Tracy Clifford - May 12, 2015 at 12:27 am Reply
    1. Hi Tracy,

      I reached out to Dr. Inge and he is not familiar with the providers in Oklahoma. He recommends your son start with his local doctor who may be able to suggest a specialist in your area.

      Rachel Camper - May 18, 2015 at 8:43 am Reply
  15. I am 46 years old and weight 122kg. I had a Craniopharyngioma removed 30 years ago when I was 15 years old. I also had 12 weeks of radiotherapy after surgery. I have been taking thyroxine since the operation and have struggled with my weight constantly. I have probably spent 85% of my life on one diet or another – Weight Watchers, Jenny Craig, Accupuncture, Hypnosis, pills and potions and the list goes on and on. I has bariatric surgery 3 years ago where the surgeon did a sleeve gastrectomy here in New Zealand where I live. … After research I went back to the bariatric surgeon who completed my sleeve gastrectomy and requested a Roux En Y with a vagal truncotomy in light of my new diagnosis (here in NZ you can get the operation funded by the health system as I cannot afford to go private). the surgeon brushed all the research I had gathered aside and refused to do either operation citing that the lack of follow-up research indicated the surgery had no long term effects. He also said the side effects from the vagal truncotomy were not worth the un-founded benefits and there is little difference between the sleeve and Roux En Y process so if the sleeve didn’t work then it is unlikely the Roux En Y would work. Can I ask if you agree with this as I see your website supports the VT and REY procedure. The endocrinologist is now looking at Growth Hormone as an alternative but doubts it will have any effect on my weight and I still have to pass a third test to get the GH funded by the health system. When I found the research on Roux En Y and VG I thought I could finally be fixed, I didn’t have to be broken anymore and I could live a ‘normal’ life. With all the problems I live with every day I just exist – I don’t live. When the bariatric surgeon told me I had to stay broken I cried for 3 days. Please tell me your opinions/suggestions and whether the surgeon I spoke to is correct when he says the surgeries will not work. Thank you

    Tracy Armitage - June 5, 2015 at 2:33 am Reply
    1. Hi Tracy,

      I reached out to Dr. Inge and he recommended working with your endocrinologist to find the right surgeon. He also suggested reading the following study which data shows a better effect of RYGB than the VSG for this population. http://cincinnatichildrensblog.org/wp-content/uploads/2015/06/2013-Bretault-with-suppl-with-calc.pdf

      Rachel Camper - June 8, 2015 at 8:51 am Reply
  16. My daughter hope now almost 14 has gained 125 lbs in three years. We had a carbon monoxide exposure jyst priir to this 700ppm. It may have been lower exposure for awhile as this was right before oyr furnace broke. She started weight gain shortly after…shed also had a couple falls. I mention these things to the various drs. And they all said it had nothing to fo with it. She has had fifty appts in three years. She has seen every speciality at pittsburgh.childrens several times. Shes had five different diets around 1000 cal gained weight on all i ask the drs how can she gain more weight than she eats in calories. They did didcover shes hypothyroid hyperinsulenemia gastroporesis gerd and has mthfr tt genetic mutation. Her synthroid has been therapeutic for twoyears . She is on multiple supplements gor.mthfr as well as cinnamon niacin chromium picolinate garcinia cambrogia with coconut oil. She is on an organic gluten free sugar free diet. No aspartame no chemucals or preservatives eaten on in personal care. She gained 26lbs in six weeks onketogenic diet while ketosing. No sense. Most recent dr thought she hadROHHAD but she doesnt have the ventilation problems does.this sound like HyOb? She goes to philadelphia childrens next month and I wonder if you know anyone there familiar wuth this. She did develop disirdered eating. Starvation after a snall cheat mass exercise etc. Shes counseling. She has rage abd mood issues. Our hands are full any info will help thx.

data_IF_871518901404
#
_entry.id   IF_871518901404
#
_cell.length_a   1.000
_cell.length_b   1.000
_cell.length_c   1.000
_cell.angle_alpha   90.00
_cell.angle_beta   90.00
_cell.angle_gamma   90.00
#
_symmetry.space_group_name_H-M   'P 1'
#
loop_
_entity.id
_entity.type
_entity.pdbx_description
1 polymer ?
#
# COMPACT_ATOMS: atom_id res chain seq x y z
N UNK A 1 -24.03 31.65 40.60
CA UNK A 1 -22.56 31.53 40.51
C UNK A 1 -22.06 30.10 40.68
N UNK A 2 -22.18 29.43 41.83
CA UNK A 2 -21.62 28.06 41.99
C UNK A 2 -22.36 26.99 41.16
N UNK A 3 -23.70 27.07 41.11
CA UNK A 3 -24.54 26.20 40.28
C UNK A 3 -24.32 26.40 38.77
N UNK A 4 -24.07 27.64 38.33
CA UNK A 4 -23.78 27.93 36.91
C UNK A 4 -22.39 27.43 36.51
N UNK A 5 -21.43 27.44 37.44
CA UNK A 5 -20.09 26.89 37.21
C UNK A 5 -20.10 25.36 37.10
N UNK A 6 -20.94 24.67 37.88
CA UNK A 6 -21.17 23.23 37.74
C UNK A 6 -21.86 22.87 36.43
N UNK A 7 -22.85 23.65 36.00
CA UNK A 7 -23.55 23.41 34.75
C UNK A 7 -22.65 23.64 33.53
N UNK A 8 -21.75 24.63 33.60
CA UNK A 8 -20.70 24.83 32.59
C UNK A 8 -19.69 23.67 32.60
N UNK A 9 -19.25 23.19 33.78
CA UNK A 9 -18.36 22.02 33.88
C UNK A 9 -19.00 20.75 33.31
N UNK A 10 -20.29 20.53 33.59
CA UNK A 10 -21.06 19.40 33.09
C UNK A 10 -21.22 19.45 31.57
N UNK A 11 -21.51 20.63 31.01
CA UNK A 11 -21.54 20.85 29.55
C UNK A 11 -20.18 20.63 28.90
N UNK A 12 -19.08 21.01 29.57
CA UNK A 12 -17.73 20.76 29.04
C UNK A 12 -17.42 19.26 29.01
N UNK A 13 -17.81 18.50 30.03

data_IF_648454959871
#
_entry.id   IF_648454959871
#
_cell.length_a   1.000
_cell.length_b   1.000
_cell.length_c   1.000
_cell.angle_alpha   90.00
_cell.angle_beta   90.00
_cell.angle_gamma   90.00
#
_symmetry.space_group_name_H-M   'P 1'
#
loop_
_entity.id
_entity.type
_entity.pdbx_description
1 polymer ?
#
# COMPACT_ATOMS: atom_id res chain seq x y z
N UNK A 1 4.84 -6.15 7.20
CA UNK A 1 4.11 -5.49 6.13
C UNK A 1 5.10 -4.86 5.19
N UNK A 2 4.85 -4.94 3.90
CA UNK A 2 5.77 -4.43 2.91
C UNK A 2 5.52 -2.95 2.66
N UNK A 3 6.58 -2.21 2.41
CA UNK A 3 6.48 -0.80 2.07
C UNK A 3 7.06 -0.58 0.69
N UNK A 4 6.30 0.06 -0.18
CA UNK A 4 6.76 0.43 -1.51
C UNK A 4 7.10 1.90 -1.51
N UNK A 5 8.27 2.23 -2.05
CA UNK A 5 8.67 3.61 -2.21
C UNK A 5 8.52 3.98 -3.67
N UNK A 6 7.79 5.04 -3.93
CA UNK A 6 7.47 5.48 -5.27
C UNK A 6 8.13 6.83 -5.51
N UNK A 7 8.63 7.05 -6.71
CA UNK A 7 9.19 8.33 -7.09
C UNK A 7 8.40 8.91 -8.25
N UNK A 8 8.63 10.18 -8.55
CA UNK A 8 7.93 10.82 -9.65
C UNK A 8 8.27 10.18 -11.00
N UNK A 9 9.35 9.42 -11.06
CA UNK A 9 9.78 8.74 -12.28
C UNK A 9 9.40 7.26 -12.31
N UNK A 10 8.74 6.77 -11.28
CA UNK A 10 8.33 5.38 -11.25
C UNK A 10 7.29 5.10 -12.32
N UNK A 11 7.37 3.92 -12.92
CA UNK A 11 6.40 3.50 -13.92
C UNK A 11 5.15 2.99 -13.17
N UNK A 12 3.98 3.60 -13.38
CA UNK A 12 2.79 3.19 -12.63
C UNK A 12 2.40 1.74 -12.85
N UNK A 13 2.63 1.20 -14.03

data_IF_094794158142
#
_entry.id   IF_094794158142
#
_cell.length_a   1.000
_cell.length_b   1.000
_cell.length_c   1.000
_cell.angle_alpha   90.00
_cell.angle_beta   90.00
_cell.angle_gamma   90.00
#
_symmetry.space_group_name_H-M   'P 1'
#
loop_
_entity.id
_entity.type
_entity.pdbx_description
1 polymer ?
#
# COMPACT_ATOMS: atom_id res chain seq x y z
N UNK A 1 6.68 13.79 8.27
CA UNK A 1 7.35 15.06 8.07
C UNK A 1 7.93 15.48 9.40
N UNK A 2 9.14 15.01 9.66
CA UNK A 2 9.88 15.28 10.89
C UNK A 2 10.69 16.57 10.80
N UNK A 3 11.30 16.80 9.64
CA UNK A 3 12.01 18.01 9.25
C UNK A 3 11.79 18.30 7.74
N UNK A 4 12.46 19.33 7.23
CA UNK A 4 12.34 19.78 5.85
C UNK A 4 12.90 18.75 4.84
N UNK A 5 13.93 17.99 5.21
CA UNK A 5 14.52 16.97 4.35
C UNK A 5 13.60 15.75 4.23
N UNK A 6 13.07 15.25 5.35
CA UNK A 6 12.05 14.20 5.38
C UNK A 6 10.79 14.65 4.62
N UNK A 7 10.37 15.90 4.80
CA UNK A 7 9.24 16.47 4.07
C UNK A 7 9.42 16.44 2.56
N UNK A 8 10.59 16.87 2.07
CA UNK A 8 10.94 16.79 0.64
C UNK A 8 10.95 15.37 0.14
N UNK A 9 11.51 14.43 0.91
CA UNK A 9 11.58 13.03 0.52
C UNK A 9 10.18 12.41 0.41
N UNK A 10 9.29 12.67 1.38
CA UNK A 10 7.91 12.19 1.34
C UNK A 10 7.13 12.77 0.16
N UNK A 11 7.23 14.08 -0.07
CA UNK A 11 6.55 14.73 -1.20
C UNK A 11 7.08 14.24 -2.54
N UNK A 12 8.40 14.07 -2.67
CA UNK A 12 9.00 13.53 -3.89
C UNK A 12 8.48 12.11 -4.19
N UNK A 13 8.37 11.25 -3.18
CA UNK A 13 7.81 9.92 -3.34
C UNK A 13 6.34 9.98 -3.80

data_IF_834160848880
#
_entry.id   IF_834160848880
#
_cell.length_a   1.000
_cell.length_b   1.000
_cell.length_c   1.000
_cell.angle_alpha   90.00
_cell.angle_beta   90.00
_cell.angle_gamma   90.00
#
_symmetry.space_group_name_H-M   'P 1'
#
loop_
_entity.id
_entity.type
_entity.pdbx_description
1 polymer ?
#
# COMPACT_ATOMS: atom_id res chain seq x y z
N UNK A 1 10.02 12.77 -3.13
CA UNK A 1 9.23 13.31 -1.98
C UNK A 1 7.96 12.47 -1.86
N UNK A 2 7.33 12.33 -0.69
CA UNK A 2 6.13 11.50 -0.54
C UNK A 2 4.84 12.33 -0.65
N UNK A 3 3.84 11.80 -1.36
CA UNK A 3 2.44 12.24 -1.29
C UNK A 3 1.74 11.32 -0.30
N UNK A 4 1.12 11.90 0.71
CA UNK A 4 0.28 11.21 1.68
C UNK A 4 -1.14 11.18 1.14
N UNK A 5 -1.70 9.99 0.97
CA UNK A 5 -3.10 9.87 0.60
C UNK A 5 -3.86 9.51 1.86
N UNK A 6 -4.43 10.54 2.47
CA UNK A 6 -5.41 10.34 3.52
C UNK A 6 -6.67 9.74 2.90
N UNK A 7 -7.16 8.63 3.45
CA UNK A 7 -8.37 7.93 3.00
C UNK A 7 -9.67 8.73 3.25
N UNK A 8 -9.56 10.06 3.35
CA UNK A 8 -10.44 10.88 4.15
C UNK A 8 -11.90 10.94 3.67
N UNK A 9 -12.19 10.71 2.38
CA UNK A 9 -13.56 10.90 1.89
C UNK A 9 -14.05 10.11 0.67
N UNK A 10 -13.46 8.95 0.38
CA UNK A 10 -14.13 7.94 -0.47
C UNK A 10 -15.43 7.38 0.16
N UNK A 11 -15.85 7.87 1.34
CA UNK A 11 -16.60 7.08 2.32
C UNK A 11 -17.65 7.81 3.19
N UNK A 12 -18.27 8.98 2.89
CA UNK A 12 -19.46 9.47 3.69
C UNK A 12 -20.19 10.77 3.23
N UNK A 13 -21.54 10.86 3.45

april wortman - July 15, 2015 at 12:42 am Reply
  17. Is this only related to this specific tumor (craniophyaryngioma), or any lesion in the center of the brain?

    Michelle - July 15, 2015 at 4:34 pm Reply
  18. Thank you Dr. Inge, We are hopeful.

    april wortman - July 16, 2015 at 5:53 pm Reply
  19. Our daughter who is 16 is going to have her surgery for craniopharyngioma at st.jude in the next few months. One of our biggest fear(there are many) is damaging the hypothalamus. The drs are hoping that the cyst will just peel off but in case that doesn’t work they will deflate them and then do proton radiation. My question to you is, what can we do right after surgery besides diet to watch for weight gain…is there any new medicines out there that we can do from the very beginning before it gets to far ahead of us?

    patty Ryan - July 19, 2015 at 2:46 pm Reply
  20. My son had surgery for craniopharyngioma June 2014 at Lucile Packard children’s hospital. He was 90 pounds at the time. Now, just over one year later, he is 170 and still gaining. We are working closely with LPCH weight management team, endocrinologist, and neurosurgery, but have not been able to even slow down the weight gain, which is seriously impacting his health, self esteem, and general lifestyle. It is very frustrating for my son and the whole family, and all I’ve been able to get through my research is that there’s little to no hope.